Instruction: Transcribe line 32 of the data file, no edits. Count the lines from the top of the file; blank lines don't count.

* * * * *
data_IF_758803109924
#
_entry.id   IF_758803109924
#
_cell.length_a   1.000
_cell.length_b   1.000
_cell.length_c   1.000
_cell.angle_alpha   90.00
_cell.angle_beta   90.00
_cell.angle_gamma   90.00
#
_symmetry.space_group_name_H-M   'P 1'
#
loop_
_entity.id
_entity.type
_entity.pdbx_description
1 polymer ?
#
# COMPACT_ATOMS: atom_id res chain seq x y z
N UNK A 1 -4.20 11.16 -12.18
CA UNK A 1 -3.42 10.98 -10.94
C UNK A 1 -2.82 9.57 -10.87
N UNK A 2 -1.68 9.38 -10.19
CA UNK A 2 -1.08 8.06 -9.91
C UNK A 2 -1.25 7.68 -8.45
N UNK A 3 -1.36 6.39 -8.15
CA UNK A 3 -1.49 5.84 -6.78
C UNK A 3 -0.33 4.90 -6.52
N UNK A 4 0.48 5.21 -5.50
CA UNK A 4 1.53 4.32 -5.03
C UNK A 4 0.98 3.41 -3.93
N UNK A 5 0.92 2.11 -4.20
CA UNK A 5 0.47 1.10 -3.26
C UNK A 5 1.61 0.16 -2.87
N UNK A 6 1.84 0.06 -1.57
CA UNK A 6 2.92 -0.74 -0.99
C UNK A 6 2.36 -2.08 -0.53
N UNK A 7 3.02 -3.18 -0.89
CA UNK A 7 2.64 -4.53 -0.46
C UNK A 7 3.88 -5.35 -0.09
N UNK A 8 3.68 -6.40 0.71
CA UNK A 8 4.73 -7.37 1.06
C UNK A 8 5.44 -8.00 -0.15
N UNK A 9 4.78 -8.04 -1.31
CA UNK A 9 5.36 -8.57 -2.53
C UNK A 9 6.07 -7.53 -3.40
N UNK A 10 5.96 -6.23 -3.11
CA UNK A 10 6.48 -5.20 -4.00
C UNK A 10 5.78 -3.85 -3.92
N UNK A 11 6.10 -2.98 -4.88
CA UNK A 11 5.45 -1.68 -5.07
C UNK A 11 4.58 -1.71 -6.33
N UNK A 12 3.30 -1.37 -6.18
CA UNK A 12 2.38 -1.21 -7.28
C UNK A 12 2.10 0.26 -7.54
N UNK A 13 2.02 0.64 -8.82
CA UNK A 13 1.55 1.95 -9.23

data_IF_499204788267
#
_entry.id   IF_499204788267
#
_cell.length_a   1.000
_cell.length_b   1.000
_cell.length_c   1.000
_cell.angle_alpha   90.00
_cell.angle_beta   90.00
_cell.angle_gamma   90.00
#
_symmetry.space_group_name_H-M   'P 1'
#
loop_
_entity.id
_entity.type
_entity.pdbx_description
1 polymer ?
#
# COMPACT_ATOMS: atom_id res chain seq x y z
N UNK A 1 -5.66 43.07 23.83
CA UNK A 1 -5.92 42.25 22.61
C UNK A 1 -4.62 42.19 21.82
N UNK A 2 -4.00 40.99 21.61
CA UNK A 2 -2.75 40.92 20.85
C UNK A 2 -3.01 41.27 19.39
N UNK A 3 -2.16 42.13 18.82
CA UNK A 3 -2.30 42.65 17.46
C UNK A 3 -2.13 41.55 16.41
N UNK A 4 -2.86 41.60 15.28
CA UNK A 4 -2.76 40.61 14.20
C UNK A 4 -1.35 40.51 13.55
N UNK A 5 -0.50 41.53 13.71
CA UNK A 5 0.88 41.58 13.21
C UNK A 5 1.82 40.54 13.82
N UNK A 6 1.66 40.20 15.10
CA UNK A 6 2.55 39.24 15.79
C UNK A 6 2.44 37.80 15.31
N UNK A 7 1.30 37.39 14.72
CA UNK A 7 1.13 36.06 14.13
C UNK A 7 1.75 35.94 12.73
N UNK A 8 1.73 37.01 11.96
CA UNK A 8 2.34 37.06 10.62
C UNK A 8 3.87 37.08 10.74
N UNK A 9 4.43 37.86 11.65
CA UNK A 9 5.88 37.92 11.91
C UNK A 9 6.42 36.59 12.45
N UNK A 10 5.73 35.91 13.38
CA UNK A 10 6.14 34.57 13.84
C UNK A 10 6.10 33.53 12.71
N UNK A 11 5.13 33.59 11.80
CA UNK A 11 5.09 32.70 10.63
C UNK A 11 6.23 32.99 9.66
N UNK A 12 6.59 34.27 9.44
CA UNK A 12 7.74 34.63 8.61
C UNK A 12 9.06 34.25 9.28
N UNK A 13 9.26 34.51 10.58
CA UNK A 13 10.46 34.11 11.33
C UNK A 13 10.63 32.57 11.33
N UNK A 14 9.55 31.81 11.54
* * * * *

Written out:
C UNK A 4 0.98 3.41 -3.93